A cease-fire that leaves Hamas’ tunnel network in place is ‘too scary to contemplate,’ one resident says.
Jerusalem — As she walked her dog in the German Colony section here on Monday afternoon, where the peace and quiet — at least for the moment — gave no hint of the fighting down south, Sarah Mizrachi gave voice to what a lot of Israelis seem to be feeling as the ground war in the Gaza Strip grinds on and the Palestinian civilian and Israeli military deaths pile up.
The Israel Defense Force, the 20something Mizrachi said, must be permitted to harm Hamas and its militant allies.
But her point of view was tinged with compassion.
“I’m horrified by the deaths of so many innocents in Gaza, especially children,” Mizrachi said. “But unless the Islamic extremists are stopped, who knows what kinds of attacks they could commit against our children.”
Moris Shukrun, a Jerusalem hair stylist whose shop is in the Talpiot section, referenced what was on everyone’s mind this week: a possible cease-fire, and the conditions that come with it.
Shukrun, 35, said that “Yes, absolutely” he would support a cease-fire — but only if Israel could receive guarantees “of no more terrorist activities and no more rockets. And if Hamas was disarmed and we couldn’t find and destroy every [terrorist] tunnel” — the expressed goal of Israel’s ground incursion into Gaza — “I’d still want an end this fighting.”
The views of Mizrachi and Shukrun seemed in line with the majority of Israelis as U.S. Secretary of State John Kerry and UN Secretary-General Ban Ki-moon tried to hammer out a cease-fire even as Hamas rockets continued to rain down on Israel, and as graphic images of wounded and dead Palestinians filled newspaper front pages and TV broadcasts.
“The violence must stop, it must stop now,” Ban Ki-moon said at a news conference Tuesday with Egypt’s foreign minister.
President Obama and Kerry have urged Israel to show restraint in its ground operations, all the while insisting that it has a right to defend its citizens.
Yet despite these pressures — and the deaths of 27 Israeli soldiers as of Tuesday — the Israeli government appeared intent on continuing its mission to destroy Gaza’s underground tunnels and severely weaken Hamas, even as a debate broke out on whether a cease-fire or a reoccupation of Gaza was the prudent strategy to pursue.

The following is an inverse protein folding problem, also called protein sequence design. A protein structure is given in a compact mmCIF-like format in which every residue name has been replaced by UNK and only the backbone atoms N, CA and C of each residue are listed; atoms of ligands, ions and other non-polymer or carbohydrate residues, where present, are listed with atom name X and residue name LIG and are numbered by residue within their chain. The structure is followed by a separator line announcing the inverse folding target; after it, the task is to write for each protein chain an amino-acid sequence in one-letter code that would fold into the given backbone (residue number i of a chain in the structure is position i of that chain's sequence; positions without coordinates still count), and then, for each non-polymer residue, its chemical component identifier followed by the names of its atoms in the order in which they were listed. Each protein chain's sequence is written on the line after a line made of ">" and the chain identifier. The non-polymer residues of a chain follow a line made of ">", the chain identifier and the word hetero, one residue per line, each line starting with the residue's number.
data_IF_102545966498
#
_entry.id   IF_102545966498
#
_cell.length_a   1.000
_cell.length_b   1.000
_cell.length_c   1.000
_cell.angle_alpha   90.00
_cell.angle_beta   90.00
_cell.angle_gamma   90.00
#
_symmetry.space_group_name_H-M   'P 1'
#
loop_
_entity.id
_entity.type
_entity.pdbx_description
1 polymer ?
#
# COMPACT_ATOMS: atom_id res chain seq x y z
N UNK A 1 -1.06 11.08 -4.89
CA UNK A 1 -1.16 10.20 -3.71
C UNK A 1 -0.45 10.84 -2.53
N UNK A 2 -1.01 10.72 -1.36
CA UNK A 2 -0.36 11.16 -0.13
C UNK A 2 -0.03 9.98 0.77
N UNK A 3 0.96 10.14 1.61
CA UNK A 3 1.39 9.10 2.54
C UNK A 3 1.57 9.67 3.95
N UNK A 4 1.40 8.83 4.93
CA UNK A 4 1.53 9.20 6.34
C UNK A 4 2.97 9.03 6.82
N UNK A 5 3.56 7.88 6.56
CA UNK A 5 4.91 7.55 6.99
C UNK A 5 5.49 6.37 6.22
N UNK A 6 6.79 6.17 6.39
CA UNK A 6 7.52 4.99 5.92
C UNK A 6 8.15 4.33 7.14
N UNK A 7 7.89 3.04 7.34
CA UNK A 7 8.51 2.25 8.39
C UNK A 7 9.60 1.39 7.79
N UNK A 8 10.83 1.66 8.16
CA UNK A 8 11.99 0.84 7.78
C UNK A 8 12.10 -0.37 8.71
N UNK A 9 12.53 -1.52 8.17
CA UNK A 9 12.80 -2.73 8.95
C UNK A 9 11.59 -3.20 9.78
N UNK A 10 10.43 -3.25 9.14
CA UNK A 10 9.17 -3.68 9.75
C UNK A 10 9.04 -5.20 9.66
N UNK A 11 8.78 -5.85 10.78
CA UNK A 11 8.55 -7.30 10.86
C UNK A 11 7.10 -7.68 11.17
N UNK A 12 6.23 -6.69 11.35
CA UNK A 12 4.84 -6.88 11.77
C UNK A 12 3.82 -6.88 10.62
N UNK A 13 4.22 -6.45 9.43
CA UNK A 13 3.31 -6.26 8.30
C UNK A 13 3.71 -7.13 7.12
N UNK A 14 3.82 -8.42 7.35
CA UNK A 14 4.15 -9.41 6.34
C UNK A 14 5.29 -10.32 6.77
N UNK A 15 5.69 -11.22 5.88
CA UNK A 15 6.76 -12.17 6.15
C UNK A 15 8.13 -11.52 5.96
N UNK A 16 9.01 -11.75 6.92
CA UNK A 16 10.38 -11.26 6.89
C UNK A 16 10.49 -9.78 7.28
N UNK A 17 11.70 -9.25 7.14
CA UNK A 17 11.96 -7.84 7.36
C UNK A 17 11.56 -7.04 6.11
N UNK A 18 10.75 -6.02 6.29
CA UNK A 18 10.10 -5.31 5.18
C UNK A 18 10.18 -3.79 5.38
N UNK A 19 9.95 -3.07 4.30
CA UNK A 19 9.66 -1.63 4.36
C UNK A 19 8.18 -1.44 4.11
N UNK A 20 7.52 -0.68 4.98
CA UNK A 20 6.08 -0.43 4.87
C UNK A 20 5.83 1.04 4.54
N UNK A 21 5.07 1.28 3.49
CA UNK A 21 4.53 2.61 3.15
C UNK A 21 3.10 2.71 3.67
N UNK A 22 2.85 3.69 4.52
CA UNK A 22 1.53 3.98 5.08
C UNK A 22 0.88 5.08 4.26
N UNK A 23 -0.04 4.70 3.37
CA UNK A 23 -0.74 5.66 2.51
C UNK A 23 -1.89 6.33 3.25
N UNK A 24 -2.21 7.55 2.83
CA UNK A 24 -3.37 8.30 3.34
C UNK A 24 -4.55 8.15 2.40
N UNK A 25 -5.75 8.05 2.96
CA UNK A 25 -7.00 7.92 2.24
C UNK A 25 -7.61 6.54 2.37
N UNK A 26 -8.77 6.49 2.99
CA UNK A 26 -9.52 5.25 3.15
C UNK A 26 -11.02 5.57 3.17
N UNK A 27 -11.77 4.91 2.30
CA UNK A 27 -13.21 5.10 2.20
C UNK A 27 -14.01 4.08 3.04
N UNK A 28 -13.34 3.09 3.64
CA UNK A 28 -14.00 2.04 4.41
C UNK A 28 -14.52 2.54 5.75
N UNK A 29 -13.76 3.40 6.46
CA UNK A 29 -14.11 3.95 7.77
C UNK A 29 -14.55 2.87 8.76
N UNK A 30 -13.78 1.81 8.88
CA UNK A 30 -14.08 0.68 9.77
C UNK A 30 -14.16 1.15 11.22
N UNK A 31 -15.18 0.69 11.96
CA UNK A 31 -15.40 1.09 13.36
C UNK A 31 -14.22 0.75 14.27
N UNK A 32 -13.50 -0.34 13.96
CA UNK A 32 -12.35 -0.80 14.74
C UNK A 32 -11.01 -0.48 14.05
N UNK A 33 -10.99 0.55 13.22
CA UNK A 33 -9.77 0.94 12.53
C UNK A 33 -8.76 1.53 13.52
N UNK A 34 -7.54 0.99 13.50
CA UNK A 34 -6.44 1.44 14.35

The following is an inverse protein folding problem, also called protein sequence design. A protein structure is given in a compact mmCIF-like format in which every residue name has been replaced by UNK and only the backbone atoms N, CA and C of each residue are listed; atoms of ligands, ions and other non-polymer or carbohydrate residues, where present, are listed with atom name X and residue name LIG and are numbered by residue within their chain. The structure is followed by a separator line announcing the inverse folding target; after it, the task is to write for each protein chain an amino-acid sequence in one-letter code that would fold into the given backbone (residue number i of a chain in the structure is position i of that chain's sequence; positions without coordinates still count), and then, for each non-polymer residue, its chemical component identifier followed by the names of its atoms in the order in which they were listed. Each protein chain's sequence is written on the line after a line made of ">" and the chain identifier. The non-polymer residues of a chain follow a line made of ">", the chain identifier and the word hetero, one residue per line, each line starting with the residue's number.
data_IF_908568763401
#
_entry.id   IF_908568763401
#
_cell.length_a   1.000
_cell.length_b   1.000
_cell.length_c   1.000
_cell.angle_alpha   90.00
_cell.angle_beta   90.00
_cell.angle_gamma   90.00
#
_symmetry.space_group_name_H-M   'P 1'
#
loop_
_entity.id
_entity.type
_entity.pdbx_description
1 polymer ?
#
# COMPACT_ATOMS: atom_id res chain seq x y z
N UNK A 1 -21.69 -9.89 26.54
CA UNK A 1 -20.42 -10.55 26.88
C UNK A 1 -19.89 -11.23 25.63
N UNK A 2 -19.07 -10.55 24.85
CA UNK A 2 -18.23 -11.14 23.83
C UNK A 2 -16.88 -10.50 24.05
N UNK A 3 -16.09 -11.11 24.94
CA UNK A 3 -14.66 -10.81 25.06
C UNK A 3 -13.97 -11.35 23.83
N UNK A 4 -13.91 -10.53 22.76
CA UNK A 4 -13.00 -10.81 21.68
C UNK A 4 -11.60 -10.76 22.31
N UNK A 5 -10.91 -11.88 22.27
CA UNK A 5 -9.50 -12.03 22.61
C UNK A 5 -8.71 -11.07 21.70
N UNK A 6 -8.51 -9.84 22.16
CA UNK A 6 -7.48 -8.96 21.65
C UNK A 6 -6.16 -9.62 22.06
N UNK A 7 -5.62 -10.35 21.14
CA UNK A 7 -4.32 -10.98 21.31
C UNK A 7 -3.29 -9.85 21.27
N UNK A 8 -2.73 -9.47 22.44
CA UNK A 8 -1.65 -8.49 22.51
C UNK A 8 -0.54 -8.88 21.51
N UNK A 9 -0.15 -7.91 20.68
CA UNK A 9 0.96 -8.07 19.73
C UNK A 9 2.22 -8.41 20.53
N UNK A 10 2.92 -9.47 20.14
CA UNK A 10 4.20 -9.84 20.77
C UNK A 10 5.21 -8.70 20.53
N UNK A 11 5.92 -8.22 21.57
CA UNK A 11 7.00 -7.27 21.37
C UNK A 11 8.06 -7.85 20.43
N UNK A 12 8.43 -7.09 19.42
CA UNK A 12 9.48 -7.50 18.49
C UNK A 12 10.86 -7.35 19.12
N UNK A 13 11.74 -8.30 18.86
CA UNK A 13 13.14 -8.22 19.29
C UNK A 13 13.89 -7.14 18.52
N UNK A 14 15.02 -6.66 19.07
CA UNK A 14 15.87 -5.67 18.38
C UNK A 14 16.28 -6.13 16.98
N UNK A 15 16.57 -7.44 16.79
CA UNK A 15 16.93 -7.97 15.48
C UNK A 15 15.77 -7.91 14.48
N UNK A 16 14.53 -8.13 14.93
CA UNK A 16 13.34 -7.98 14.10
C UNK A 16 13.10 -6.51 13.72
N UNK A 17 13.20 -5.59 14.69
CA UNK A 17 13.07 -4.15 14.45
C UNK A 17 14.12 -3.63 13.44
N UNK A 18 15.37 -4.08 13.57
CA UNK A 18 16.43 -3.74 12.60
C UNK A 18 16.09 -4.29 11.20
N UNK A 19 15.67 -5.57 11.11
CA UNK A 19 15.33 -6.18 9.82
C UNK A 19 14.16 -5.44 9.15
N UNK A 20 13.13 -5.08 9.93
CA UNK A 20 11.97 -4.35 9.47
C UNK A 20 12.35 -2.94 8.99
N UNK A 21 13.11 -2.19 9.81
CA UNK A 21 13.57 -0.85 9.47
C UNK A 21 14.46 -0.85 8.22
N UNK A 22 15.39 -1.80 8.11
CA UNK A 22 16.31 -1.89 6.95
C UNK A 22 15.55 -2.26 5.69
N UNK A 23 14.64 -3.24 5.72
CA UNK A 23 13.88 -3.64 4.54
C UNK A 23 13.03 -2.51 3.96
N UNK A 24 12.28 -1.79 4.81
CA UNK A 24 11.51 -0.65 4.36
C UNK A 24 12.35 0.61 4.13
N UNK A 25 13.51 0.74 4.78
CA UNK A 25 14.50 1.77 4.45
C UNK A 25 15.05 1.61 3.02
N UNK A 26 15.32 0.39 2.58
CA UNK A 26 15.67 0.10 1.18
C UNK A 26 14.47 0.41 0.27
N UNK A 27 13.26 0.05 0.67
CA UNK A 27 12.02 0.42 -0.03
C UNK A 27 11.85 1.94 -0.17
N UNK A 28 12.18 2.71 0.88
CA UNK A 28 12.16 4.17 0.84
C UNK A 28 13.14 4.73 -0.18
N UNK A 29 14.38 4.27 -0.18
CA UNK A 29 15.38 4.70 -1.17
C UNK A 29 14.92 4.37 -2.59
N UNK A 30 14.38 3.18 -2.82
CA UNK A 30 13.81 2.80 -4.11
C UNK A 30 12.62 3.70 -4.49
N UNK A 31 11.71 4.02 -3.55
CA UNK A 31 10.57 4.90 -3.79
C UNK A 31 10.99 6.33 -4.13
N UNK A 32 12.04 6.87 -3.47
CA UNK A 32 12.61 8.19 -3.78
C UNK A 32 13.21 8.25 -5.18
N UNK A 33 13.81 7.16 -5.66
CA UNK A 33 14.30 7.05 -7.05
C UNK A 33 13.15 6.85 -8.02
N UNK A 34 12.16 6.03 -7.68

“We’ll need to make a very complex decision to return to the Gaza Strip and take back security responsibility for the Gaza Strip,” Ze’ev Elkin, the head of the Knesset’s Foreign Affairs and Defense Committee and a member of Netanyahu’s ruling Likud party, said last week. “If we do not do it, the result is obvious. We can recover from Hamas, but if you want to bring real security to the people in Israel’s south, there is only one way to do it.”
But Israeli Labor Party Chairman Isaac Herzog sees a cease-fire as an opportunity to strengthen the hand of the more moderate Palestinian Authority. Herzog wants an agreement to give the Palestinian Authority control of Gaza’s border crossings, a step he hopes will lead to full PA rule in Gaza.
“We can move on to an international effort to broker a deal with this weakened Hamas whereby there can be a change in Gaza,” Herzog said last week.
For now, the government, backed by all but dovish Israelis, wants to “finish the job” it started in Gaza to prevent yet another round of armed conflict with Hamas.
A July 22 opinion poll by the pro-Likud newspaper Israel Hayom found that 77 percent of Israelis oppose a cease-fire under the current circumstances; 71 percent support expanding the ground operation; and 73 percent are satisfied with Prime Minister Benjamin Netanyahu’s performance.